Damn the consequences.

When I grow up
I’ll be stable
When I grow up
I’ll turn the tables.”

Lorne Michaels: I said, at the time, that it was the child that John Belushi and Dan Aykroyd didn’t have. But he — he — you know, when he was a boy, he actually taped his eyebrow up, to try and, uh, look like John Belushi.

Tom Davis: For those of us who lived through the Belushi thing — we just saw it coming. And it was just like looking at a puppy next to a highway.

Al Franken: It’s not like he didn’t try, it’s not like he didn’t try. He must have done… twelve rehabs, or something like that.
Permission to Host: 10/25/97

Chris Farley: But that was then — this is now! This time, I’m not just talking the talk! I’m gonna be walking the walk on this one!

Tim Meadows: [ pats Chris’ back ] And he’s got a GREAT sponsor, who’s here to keep an eye on him.

Chris Farley: Yeah!

[ Chevy Chase enters Lorne’s office ]

Chevy Chase: Hey, Lorne!

Chris Farley: Yes!

[ the audience cheers ]

Lorne Michaels: You’re — you’re Farley’s sponsor? You just got out of Betty Ford!

Chevy Chase: [ chuckles ] Well, that’s neither here nor there, Lorne! The important thing is that Chris has been doing great! [ rubs Chris’ head ] He’s been completely sober for — what? — two weeks.

Chris Farley: Six!

Chevy Chase: Six! Whatever. But what counts is: Chris is not just talking the talk… he’s walking the walk.

Mark McKinney: He had big American fame — BIG american fame. I don’t know, I think that’s pressure. It sounds great, you know, for everyone who dreams of fame, if that’s what you want. But I remember just looking at him, and going, “Uh, that must be tough to handle.”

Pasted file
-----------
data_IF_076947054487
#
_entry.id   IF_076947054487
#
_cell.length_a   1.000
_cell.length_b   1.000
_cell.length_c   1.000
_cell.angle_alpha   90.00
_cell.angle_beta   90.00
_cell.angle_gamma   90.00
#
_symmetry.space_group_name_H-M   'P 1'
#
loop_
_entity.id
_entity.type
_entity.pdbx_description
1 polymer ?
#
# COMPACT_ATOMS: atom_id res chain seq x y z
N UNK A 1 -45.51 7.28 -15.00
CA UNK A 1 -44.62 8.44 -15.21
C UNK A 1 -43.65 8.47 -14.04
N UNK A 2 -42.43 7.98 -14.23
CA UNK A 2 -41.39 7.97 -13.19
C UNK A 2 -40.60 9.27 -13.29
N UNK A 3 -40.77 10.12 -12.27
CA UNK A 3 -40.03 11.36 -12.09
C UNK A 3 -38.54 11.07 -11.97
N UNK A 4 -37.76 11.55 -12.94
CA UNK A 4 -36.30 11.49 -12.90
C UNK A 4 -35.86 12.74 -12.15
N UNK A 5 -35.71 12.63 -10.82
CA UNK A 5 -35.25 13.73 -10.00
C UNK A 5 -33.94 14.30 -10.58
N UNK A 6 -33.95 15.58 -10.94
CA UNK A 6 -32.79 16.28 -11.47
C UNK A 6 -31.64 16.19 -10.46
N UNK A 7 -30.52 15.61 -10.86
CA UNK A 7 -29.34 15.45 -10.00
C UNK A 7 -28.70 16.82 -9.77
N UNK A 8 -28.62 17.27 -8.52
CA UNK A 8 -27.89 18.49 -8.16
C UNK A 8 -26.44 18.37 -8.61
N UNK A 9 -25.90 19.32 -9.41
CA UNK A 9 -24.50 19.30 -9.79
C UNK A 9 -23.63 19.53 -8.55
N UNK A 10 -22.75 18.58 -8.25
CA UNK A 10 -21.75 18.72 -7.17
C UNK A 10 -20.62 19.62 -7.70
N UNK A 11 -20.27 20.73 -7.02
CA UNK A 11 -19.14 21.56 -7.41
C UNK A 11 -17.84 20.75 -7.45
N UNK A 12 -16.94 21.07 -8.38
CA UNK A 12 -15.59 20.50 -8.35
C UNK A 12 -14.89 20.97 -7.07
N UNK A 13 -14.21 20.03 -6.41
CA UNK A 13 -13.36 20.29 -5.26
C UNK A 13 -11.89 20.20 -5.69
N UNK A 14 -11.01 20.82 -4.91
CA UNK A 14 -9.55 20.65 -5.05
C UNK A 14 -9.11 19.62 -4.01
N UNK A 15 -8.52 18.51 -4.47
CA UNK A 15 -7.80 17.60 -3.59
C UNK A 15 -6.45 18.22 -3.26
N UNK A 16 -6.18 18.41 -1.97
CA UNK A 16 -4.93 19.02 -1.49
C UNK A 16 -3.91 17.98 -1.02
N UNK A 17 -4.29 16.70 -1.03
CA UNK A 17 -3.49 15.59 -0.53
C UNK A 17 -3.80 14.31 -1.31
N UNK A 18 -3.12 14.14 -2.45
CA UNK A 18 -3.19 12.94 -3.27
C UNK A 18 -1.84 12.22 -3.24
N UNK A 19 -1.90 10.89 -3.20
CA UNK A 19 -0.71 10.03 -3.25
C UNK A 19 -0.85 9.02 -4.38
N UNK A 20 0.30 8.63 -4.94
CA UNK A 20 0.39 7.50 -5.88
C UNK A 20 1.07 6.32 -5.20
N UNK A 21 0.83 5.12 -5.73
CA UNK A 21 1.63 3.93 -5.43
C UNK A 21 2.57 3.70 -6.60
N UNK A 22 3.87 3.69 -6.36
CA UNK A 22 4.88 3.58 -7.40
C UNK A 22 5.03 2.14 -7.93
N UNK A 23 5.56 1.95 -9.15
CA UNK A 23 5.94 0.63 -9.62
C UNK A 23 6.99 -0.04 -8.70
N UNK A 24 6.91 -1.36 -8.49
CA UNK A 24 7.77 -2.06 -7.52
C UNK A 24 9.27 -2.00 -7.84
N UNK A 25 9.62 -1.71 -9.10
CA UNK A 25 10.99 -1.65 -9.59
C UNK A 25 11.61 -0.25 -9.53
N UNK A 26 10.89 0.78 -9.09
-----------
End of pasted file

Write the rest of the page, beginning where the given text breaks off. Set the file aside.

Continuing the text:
Alec Baldwin: I think it was John Goodman who once said to me that it’s very hard for the Falstaffian Man to weather that kind of response they get from the public. I mean, Chris told me the same thing. Chris said everywhere he went, he would walk into bars and restaurants for years — just his entire life — and he never paid for a drink. Everywhere got their arm around him, they wrapped ihm in a headlock, they were hugging him and saying, “You! You! Your drink’s on me!” It was like the party just unpacked right in front of you.

Tim Meadows: The last month or so before he passed — I don’t think about that stuff as much. You know? I think about the guy who used to drop his pants when I was coming offstage back at Second City, uh — just to make me laugh! [ he laughs ]

Ken Aymong: It was pretty rough stuff. And then, you know, Phil Hartman, I mean, that’s — that’s beyond words.

Norm MacDonald: They were, like, the happiest guys about performing. They both have their greatest joy in just making people laugh than any performer I’ve ever seen.
Coming up next… Norm Vs. The Network

SNL Transcripts